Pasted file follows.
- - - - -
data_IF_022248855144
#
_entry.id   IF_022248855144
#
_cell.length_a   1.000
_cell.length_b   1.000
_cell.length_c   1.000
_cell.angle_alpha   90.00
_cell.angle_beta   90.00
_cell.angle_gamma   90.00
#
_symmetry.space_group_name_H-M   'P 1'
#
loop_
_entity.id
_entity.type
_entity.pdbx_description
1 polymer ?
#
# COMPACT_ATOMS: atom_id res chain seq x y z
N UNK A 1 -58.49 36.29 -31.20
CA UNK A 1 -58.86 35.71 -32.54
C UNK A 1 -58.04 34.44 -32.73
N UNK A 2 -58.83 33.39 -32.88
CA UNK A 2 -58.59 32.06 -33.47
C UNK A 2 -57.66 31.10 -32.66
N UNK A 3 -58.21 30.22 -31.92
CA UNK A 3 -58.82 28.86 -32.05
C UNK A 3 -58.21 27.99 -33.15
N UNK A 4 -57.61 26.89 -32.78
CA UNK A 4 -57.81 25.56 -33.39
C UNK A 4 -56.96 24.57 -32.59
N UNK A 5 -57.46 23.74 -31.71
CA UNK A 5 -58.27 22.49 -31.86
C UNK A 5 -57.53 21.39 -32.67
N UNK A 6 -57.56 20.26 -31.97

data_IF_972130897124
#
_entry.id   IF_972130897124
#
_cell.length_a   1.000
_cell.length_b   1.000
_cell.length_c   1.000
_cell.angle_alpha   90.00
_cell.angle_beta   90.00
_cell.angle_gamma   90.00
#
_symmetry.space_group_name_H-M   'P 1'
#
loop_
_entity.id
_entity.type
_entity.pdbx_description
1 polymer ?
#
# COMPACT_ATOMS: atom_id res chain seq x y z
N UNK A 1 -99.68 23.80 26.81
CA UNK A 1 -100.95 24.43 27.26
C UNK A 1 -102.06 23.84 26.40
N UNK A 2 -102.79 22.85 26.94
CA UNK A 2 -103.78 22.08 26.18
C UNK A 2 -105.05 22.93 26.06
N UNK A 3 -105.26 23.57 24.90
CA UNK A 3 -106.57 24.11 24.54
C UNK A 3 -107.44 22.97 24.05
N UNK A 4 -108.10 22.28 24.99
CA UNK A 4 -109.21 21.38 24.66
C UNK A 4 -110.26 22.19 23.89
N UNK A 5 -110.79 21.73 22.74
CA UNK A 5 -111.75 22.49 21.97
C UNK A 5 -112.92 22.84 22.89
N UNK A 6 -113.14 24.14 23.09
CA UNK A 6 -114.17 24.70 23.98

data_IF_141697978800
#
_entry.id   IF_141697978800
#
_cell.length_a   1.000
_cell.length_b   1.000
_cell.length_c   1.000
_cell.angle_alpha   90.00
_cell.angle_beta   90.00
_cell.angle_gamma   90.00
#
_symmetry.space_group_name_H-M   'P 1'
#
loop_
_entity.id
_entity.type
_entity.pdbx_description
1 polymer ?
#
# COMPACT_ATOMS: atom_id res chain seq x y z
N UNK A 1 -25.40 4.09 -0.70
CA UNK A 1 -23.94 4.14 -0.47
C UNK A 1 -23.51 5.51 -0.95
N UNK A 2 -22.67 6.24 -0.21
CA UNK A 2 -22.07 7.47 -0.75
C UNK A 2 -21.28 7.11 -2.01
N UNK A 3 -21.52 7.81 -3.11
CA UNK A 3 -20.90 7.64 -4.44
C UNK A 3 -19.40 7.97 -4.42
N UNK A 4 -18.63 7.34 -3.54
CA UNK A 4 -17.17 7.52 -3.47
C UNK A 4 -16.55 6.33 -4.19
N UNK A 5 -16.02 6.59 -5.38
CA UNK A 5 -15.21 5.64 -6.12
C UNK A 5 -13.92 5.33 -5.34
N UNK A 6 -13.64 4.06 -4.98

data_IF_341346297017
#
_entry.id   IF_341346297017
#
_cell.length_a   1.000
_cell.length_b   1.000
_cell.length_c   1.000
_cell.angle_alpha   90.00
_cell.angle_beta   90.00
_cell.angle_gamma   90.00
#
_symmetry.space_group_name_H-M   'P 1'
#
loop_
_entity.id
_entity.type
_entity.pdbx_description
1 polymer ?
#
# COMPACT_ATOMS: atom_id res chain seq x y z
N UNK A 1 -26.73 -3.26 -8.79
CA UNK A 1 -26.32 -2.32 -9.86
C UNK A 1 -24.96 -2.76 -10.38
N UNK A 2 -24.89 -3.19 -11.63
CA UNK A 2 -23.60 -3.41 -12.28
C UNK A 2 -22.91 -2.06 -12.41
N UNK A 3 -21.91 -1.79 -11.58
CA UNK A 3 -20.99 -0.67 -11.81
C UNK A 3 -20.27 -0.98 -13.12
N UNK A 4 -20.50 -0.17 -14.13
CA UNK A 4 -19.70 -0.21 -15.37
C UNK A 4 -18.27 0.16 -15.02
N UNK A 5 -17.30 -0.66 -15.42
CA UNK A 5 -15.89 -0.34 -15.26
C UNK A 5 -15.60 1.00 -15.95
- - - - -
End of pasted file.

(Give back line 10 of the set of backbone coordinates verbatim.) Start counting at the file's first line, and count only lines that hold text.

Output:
_cell.angle_gamma   90.00